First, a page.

The Associated Press

CONCORD, N.H. — New Hampshire regulators approved a plan Wednesday by to work itself out of bankruptcy and commended the largest telecommunications company in northern New England for making "steady progress" toward improved services.

The Charlotte, N.C.-based company became hampered by heavy debt and technical problems since paying $2.3 billion in 2008 for Verizon Communications Inc.’s landline and Internet phone operations in Maine, New Hampshire and Vermont. It took over services in 2009 and filed for bankruptcy in October.

Since the switch, numerous customers have complained about FairPoint services. Many lost e-mail messages or couldn’t access them. Some complained they weren’t getting bills on time, and many said they couldn’t get through to FairPoint call centers to report problems.

In a 78-page order, the Public Utilities Commission said Wednesday that "FairPoint has made steady progress in addressing its operational problems and it has significantly upgraded the talent level on its board of directors and in senior management in the most critical areas."

Colin Manning, spokesman for Gov. John Lynch, said the commission found the plan to be in the best interest of the customers. "And we agree with it," Manning said.

FairPoint has more than 1.6 million access lines in northern New England.

Last week, Vermont regulators rejected FairPoint’s plan, saying they could not find that FairPoint had demonstrated the financial capability to meet its obligations. Maine regulators approved FairPoint’s plan last month. A final plan awaits confirmation by the U.S. Bankruptcy Court.

Jill Wurm, FairPoint spokeswoman in New Hampshire, said the company was pleased with the commission order.

"It helps us in our ability to restructure FairPoint’s debt and improve our balance sheet in a timely manner, which is vital to the long-term health of FairPoint and our ability to meet current and future needs of customers," she said.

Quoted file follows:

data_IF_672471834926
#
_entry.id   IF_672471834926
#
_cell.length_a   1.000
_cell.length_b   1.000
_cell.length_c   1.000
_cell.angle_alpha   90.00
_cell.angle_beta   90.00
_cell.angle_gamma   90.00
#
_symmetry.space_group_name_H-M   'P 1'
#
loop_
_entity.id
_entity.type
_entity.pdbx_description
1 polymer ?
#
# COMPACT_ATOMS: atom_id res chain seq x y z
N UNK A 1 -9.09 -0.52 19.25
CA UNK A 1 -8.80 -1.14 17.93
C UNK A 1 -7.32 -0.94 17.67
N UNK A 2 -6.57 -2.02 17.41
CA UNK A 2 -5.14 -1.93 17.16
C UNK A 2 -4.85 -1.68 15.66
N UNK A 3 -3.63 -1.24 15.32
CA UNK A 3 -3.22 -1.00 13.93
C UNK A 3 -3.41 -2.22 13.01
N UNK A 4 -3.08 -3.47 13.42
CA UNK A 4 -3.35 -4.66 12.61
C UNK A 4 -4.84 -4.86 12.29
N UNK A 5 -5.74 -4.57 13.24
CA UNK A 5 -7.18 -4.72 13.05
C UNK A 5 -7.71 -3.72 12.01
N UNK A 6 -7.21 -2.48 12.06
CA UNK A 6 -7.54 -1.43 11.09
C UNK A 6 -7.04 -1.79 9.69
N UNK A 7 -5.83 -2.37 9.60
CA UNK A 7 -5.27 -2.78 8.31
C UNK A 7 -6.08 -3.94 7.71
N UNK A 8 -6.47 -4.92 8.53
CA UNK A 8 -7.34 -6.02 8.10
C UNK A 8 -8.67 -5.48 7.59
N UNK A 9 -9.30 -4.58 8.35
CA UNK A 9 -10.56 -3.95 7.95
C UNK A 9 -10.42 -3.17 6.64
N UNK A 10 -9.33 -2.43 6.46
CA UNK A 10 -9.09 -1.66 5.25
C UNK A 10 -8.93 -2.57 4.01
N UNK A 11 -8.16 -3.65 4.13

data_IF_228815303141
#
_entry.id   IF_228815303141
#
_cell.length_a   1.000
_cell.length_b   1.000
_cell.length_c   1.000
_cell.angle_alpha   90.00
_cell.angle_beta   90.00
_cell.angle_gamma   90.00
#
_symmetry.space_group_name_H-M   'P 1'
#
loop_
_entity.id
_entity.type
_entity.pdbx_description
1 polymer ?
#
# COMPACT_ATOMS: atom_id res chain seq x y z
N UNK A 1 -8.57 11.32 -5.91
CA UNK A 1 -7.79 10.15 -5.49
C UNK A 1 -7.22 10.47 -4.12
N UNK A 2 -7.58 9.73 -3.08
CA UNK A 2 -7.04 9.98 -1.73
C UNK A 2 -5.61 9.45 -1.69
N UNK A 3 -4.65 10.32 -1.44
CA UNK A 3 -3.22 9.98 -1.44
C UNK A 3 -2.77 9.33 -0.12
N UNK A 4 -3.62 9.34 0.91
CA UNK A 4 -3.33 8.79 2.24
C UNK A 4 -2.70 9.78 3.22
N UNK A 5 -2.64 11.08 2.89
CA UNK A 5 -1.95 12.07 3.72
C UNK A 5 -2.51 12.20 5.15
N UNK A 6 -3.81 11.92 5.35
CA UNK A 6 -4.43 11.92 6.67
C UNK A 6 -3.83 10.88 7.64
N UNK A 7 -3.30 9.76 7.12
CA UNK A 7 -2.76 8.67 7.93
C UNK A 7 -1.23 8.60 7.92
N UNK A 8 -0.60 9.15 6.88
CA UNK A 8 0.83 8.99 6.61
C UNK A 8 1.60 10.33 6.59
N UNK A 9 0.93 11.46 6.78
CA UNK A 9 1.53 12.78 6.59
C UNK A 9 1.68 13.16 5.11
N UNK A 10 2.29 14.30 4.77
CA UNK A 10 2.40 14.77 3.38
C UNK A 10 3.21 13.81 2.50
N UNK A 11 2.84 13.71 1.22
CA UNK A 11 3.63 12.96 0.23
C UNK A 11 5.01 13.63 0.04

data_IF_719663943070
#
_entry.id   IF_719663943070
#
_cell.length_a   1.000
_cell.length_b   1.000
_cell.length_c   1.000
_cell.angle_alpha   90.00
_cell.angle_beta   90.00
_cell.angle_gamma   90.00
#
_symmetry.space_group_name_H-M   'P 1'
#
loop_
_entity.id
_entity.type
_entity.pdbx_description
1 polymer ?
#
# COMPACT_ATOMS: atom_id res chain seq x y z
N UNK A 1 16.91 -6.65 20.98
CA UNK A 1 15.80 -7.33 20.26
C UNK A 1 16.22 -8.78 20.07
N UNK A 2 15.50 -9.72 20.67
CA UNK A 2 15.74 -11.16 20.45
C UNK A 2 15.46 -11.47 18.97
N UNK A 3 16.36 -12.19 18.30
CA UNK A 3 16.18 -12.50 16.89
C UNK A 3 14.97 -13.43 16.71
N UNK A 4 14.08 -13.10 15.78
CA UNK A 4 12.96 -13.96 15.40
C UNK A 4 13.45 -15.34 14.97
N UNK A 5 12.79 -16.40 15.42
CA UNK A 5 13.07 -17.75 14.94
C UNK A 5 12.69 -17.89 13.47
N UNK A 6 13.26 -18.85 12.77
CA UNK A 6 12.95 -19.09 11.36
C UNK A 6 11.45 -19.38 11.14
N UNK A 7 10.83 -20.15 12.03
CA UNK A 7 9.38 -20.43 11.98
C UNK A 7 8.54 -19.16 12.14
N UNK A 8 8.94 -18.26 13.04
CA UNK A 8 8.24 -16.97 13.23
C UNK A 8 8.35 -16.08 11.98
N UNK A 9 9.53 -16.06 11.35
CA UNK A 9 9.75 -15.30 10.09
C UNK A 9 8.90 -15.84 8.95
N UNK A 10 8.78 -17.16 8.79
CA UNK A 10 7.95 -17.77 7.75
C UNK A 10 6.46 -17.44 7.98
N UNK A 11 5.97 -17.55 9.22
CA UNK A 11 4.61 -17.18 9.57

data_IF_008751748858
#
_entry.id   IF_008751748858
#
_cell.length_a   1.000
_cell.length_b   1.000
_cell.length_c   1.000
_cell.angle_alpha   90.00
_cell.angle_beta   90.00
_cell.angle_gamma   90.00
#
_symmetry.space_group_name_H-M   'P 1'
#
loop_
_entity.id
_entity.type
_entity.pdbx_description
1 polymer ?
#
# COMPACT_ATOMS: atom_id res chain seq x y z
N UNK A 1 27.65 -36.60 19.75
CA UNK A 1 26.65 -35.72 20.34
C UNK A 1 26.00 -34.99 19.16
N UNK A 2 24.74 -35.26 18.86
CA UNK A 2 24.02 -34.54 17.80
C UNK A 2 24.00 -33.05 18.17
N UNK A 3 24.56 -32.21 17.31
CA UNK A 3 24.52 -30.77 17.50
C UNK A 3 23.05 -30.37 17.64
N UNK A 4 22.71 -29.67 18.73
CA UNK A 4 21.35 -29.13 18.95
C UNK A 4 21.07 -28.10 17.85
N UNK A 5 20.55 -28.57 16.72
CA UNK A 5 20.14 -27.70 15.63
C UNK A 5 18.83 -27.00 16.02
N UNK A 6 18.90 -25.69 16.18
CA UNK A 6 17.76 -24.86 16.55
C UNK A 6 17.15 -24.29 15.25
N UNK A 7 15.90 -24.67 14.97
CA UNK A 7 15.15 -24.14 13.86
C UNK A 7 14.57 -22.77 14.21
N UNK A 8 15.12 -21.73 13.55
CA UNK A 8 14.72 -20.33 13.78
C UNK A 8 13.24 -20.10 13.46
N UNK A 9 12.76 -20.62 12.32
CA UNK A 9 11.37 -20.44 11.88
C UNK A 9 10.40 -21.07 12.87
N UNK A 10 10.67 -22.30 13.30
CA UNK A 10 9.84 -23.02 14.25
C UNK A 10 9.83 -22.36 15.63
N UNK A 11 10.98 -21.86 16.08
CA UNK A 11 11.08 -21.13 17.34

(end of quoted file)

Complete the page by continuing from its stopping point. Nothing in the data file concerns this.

But she said it was not clear whether all three states have to approve the plan for it to go forward. She said the company was evaluating the Vermont board’s decision and what action FairPoint should take in that state.

According to the New Hampshire order, the "critical financial element" of FairPoint’s plan was the agreement by its secured lenders to reduce the company’s debt from $2.7 billion to $1 billion, including the discharge of unsecured debt. In return, the lenders will be issued new common stock in the reorganized company.

The commission noted that while FairPoint’s future business prospects and financial success were not assured, "there is a reasonable basis to conclude that FairPoint will be able to meet its commitments" under its agreement with New Hampshire. It also noted that FairPoint has sought multiple consulting firms since 2009 to correct "back-office failures that have plagued wholesale and retail customers."

"The difficulties that persist cannot be attributed to a lack of attention or to stinting on resources," the order said.

The commission said that despite an unacceptably slow start in resolving system problems, FairPoint was now realizing performance improvements and making staffing changes that appear to improve its ability to succeed.

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